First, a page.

Traditions and Family Heirlooms
Perhaps the most sustainable option when it comes to decorating the house is dusting off our already over-flowing collection of baubles. Aside from the nostalgia that comes from handcrafted decorations returning year on year atop the fireplace, bringing out these ‘family heirlooms’ as opposed to buying new ones every year dramatically reduces your Christmas waste.
Sparkle, be it from twinkling lights or metallic baubles, is indisputably a necessary component when turning our Christmas trees into festive centerpieces. Though the most sustainable way to decorate is with the collection we already have, if your bauble stash needs a little updating why not try and steer clear of glitter and achieve a similar effect with glass. As well as being a fully recyclable and natural material, its reflective nature will leave your tree twinkling without the added addition of micro-plastics. For a more traditional and Scandi-inspired aesthetic, baubles crafted out of wood and paper will bring back an earthy and nordic vibe to your tree - just ensure that they are FSC certified and sustainably sourced where possible.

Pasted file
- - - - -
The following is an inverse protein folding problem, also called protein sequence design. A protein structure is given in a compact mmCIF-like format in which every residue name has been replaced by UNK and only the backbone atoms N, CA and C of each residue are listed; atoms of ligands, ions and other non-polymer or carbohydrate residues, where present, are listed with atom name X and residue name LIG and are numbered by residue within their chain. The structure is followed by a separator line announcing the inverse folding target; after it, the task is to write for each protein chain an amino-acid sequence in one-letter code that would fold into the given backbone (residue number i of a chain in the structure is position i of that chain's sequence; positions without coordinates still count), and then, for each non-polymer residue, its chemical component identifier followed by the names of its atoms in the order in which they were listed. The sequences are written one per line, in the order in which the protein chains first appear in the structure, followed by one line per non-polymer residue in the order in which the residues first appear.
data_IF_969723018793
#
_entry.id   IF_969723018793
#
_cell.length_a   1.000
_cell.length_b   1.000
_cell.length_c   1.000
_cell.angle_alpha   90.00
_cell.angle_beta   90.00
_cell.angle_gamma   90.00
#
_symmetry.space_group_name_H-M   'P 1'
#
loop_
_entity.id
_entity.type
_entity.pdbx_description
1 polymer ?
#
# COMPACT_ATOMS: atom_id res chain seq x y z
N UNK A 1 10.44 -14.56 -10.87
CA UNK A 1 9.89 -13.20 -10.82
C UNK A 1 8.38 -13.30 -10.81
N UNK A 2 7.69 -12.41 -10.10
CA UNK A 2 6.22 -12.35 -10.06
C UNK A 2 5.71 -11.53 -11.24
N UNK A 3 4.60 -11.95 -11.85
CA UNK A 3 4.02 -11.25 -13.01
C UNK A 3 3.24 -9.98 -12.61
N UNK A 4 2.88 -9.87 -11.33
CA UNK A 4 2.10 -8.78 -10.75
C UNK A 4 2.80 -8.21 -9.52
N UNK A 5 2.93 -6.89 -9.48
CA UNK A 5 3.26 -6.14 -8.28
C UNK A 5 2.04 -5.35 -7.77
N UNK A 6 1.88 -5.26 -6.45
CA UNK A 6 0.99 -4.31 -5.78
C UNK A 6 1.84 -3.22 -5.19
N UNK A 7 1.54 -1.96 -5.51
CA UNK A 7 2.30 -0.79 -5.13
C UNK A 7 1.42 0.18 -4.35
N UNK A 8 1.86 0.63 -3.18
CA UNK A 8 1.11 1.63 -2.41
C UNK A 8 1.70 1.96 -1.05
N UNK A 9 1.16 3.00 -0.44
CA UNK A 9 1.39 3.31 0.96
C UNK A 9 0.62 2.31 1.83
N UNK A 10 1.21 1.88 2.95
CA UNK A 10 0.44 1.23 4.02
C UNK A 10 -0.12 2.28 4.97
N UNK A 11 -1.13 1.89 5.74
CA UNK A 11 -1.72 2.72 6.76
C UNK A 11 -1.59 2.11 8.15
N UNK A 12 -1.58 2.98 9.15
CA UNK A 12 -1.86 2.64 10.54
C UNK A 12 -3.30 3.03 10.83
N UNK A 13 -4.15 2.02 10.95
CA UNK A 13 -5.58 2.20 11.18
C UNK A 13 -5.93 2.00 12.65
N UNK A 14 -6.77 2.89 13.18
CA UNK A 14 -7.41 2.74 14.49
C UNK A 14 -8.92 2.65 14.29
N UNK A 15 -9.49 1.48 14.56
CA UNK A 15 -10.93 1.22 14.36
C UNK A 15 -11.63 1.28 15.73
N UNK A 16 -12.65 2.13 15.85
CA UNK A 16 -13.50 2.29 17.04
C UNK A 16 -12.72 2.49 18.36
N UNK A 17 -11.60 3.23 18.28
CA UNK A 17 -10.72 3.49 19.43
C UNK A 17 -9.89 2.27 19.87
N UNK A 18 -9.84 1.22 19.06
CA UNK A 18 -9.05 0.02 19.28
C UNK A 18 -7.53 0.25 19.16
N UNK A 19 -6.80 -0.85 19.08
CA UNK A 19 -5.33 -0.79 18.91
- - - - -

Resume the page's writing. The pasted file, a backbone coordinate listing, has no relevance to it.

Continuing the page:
In addition to the baubles, considering the lights you are using to decorate can have a big impact on your Christmas carbon footprint. According to Energy Saving Trust, an extravagant light display can produce enough carbon dioxide to fill 95 telephone boxes during the 12 days of Christmas alone. If including lights is non-negotiable, be it on your house or your tree, ensure that you are using LED powered lights, with these requiring 90% less energy than their incandescent alternatives. Better yet, rely on green energy and power your outdoor light display with solar-energy.